India has highest number of children and adolescents living with HIV in South Asia: UNICEF report

• An estimated 120,000 children and adolescents aged 0-19 were living with HIV in India in 2017, the highest number in South Asia.

• In according a report by UNICEF which warned that around 80 adolescents will be dying of AIDS every day globally by 2030 if progress in preventing transmission is not accelerated.

• The report noted that South Asia has made substantial progress in reducing HIV risks and vulnerability among children, adolescents, pregnant women and mothers.

Key highlights about India

• In India, an estimated 120,000 children and adolescents aged 0-19 were living with HIV in 2017.

• In Pakistan, this number was 5,800, followed by Nepal (1,600) and Bangladesh (less than 1,000), according to the UNICEF report released Thursday ‘Children, HIV and AIDS: The World in 2030.’

• In 2017, the estimated number of children under 5 years old newly diagnosed with HIV was 43% lower than the comparable estimate in 2010 — a decline greater than the 35% recorded globally.

• The estimated share of those aged 0-14 living with HIV who had been initiated on lifesaving antiretroviral therapy (ART) was 73% in 2017, an increase of nearly 50 percentage points from 2010.

• The report however warned that by 2030, around 80 adolescents will be dying of AIDS every day if “we don’t accelerate progress in preventing transmission.”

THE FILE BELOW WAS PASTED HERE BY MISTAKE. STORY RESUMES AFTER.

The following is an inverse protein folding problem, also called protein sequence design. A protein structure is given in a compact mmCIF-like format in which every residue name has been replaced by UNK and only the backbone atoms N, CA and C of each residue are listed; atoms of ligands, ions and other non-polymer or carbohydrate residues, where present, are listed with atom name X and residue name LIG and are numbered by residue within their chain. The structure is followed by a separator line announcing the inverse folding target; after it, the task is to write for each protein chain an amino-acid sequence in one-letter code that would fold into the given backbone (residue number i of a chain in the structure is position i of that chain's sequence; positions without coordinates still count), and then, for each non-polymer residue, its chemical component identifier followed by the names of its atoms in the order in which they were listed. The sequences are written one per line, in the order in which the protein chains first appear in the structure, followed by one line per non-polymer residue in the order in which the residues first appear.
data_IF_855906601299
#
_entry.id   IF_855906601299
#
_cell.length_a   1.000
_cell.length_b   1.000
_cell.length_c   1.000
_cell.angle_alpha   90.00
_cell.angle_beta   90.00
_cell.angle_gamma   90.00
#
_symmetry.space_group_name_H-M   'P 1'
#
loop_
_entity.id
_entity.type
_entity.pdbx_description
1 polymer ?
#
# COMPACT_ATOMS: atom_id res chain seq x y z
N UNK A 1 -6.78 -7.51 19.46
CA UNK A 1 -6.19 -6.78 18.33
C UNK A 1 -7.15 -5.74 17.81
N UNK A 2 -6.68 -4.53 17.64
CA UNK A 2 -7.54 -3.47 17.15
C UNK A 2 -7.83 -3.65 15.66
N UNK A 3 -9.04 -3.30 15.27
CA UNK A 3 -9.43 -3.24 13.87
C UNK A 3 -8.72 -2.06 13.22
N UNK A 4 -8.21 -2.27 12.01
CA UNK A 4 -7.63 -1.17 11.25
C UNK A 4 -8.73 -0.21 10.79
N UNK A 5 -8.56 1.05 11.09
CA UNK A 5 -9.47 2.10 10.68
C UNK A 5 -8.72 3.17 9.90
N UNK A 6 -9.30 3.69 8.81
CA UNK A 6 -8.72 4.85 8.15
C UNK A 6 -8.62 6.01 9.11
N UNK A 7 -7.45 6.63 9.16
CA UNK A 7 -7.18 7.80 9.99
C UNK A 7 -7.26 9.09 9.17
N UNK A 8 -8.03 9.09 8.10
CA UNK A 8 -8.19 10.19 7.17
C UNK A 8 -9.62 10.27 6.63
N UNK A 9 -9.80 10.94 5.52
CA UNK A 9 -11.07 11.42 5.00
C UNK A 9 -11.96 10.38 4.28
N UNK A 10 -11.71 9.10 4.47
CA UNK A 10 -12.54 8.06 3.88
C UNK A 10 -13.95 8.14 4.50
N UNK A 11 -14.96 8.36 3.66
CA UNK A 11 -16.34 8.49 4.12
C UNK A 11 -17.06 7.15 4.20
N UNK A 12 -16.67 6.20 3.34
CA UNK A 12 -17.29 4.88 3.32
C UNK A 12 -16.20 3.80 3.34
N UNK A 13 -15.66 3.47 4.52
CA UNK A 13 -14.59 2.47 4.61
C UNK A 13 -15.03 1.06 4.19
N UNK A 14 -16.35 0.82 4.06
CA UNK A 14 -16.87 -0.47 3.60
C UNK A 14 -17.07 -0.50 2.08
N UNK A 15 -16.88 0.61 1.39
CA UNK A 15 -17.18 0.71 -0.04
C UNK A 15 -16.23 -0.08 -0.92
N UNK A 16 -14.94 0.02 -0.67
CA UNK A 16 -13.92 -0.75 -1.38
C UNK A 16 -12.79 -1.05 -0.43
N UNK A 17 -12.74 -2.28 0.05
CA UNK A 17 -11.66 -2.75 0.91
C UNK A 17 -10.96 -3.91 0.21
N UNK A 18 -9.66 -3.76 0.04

• The report said current trends indicate AIDS-related deaths and new infections are slowing, but the downward trajectory is not happening fast enough.

Shortcomings

• The major shortfalls show slow progress in prevention among the young, and a failure to address the key drivers of the epidemic.

• Many infected children and adolescents are unaware of their illness, and even when tested HIV-positive, rarely adhere to proper treatment.

• The UNICEF vision for an AIDS-free generation entails upscaling family-centered testing to help identify children living with HIV who have not been diagnosed, and greater use of digital platforms to improve education when it comes to HIV and AIDS contraction and prevention.

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Mains Paper 2: Health

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